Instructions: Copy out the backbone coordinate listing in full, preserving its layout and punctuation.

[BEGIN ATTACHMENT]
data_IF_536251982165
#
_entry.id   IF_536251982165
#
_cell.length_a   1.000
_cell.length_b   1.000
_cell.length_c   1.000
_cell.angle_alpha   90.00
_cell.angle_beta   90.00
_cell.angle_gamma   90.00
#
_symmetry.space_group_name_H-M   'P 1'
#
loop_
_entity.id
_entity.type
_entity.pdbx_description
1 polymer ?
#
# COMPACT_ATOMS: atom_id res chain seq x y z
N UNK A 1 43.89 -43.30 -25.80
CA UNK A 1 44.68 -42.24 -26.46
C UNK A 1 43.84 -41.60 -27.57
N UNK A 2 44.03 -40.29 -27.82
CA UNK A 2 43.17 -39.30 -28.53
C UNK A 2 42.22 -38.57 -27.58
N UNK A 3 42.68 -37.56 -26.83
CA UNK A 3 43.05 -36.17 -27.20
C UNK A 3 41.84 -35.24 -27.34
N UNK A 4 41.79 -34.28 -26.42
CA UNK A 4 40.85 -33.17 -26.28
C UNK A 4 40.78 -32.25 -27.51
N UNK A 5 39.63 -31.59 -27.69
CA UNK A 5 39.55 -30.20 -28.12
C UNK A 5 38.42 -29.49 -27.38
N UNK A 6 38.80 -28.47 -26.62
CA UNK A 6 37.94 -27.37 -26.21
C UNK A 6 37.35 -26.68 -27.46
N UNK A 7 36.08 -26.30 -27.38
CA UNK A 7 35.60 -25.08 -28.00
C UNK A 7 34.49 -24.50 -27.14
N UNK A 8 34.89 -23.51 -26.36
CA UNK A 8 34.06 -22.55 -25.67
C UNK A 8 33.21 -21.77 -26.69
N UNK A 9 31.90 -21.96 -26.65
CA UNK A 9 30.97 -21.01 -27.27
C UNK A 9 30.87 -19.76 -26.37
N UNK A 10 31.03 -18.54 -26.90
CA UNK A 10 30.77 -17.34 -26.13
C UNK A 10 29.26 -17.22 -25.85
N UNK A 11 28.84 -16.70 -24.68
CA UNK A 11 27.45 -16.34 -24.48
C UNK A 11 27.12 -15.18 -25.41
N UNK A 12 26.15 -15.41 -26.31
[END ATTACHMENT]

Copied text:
data_IF_536251982165
#
_entry.id   IF_536251982165
#
_cell.length_a   1.000
_cell.length_b   1.000
_cell.length_c   1.000
_cell.angle_alpha   90.00
_cell.angle_beta   90.00
_cell.angle_gamma   90.00
#
_symmetry.space_group_name_H-M   'P 1'
#
loop_
_entity.id
_entity.type
_entity.pdbx_description
1 polymer ?
#
# COMPACT_ATOMS: atom_id res chain seq x y z
N UNK A 1 43.89 -43.30 -25.80
CA UNK A 1 44.68 -42.24 -26.46
C UNK A 1 43.84 -41.60 -27.57
N UNK A 2 44.03 -40.29 -27.82
CA UNK A 2 43.17 -39.30 -28.53
C UNK A 2 42.22 -38.57 -27.58
N UNK A 3 42.68 -37.56 -26.83
CA UNK A 3 43.05 -36.17 -27.20
C UNK A 3 41.84 -35.24 -27.34
N UNK A 4 41.79 -34.28 -26.42
CA UNK A 4 40.85 -33.17 -26.28
C UNK A 4 40.78 -32.25 -27.51
N UNK A 5 39.63 -31.59 -27.69
CA UNK A 5 39.55 -30.20 -28.12
C UNK A 5 38.42 -29.49 -27.38
N UNK A 6 38.80 -28.47 -26.62
CA UNK A 6 37.94 -27.37 -26.21
C UNK A 6 37.35 -26.68 -27.46
N UNK A 7 36.08 -26.30 -27.38
CA UNK A 7 35.60 -25.08 -28.00
C UNK A 7 34.49 -24.50 -27.14
N UNK A 8 34.89 -23.51 -26.36
CA UNK A 8 34.06 -22.55 -25.67
C UNK A 8 33.21 -21.77 -26.69
N UNK A 9 31.90 -21.96 -26.65
CA UNK A 9 30.97 -21.01 -27.27
C UNK A 9 30.87 -19.76 -26.37
N UNK A 10 31.03 -18.54 -26.90
CA UNK A 10 30.77 -17.34 -26.13
C UNK A 10 29.26 -17.22 -25.85
N UNK A 11 28.84 -16.70 -24.68
CA UNK A 11 27.45 -16.34 -24.48
C UNK A 11 27.12 -15.18 -25.41
N UNK A 12 26.15 -15.41 -26.31